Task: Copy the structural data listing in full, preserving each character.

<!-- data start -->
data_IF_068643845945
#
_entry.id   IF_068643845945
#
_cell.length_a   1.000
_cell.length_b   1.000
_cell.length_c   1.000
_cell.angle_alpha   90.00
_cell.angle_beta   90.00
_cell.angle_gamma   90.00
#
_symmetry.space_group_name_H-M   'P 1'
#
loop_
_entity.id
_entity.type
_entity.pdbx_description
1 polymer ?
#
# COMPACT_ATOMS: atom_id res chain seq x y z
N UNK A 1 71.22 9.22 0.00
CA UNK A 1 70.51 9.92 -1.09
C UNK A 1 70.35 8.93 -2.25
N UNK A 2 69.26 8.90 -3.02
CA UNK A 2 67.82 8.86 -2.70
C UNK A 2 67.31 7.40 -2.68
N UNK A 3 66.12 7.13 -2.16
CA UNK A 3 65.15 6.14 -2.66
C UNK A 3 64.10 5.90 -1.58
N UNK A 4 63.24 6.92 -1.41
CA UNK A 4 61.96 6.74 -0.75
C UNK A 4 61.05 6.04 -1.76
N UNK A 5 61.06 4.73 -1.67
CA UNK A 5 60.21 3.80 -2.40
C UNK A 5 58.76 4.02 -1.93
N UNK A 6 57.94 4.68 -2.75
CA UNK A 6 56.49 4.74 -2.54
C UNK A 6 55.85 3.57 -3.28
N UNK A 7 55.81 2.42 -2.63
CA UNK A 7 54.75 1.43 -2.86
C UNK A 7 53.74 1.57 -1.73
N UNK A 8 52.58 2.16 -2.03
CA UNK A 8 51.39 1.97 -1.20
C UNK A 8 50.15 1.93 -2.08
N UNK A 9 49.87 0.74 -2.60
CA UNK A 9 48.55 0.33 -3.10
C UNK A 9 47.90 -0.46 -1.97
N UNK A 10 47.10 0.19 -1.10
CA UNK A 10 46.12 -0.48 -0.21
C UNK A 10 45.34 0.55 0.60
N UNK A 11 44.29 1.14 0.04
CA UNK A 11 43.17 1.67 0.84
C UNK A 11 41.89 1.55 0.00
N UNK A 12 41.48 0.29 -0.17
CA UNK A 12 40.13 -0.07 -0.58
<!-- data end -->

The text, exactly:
data_IF_068643845945
#
_entry.id   IF_068643845945
#
_cell.length_a   1.000
_cell.length_b   1.000
_cell.length_c   1.000
_cell.angle_alpha   90.00
_cell.angle_beta   90.00
_cell.angle_gamma   90.00
#
_symmetry.space_group_name_H-M   'P 1'
#
loop_
_entity.id
_entity.type
_entity.pdbx_description
1 polymer ?
#
# COMPACT_ATOMS: atom_id res chain seq x y z
N UNK A 1 71.22 9.22 0.00
CA UNK A 1 70.51 9.92 -1.09
C UNK A 1 70.35 8.93 -2.25
N UNK A 2 69.26 8.90 -3.02
CA UNK A 2 67.82 8.86 -2.70
C UNK A 2 67.31 7.40 -2.68
N UNK A 3 66.12 7.13 -2.16
CA UNK A 3 65.15 6.14 -2.66
C UNK A 3 64.10 5.90 -1.58
N UNK A 4 63.24 6.92 -1.41
CA UNK A 4 61.96 6.74 -0.75
C UNK A 4 61.05 6.04 -1.76
N UNK A 5 61.06 4.73 -1.67
CA UNK A 5 60.21 3.80 -2.40
C UNK A 5 58.76 4.02 -1.93
N UNK A 6 57.94 4.68 -2.75
CA UNK A 6 56.49 4.74 -2.54
C UNK A 6 55.85 3.57 -3.28
N UNK A 7 55.81 2.42 -2.63
CA UNK A 7 54.75 1.43 -2.86
C UNK A 7 53.74 1.57 -1.73
N UNK A 8 52.58 2.16 -2.03
CA UNK A 8 51.39 1.97 -1.20
C UNK A 8 50.15 1.93 -2.08
N UNK A 9 49.87 0.74 -2.60
CA UNK A 9 48.55 0.33 -3.10
C UNK A 9 47.90 -0.46 -1.97
N UNK A 10 47.10 0.19 -1.10
CA UNK A 10 46.12 -0.48 -0.21
C UNK A 10 45.34 0.55 0.60
N UNK A 11 44.29 1.14 0.04
CA UNK A 11 43.17 1.67 0.84
C UNK A 11 41.89 1.55 0.00
N UNK A 12 41.48 0.29 -0.17
CA UNK A 12 40.13 -0.07 -0.58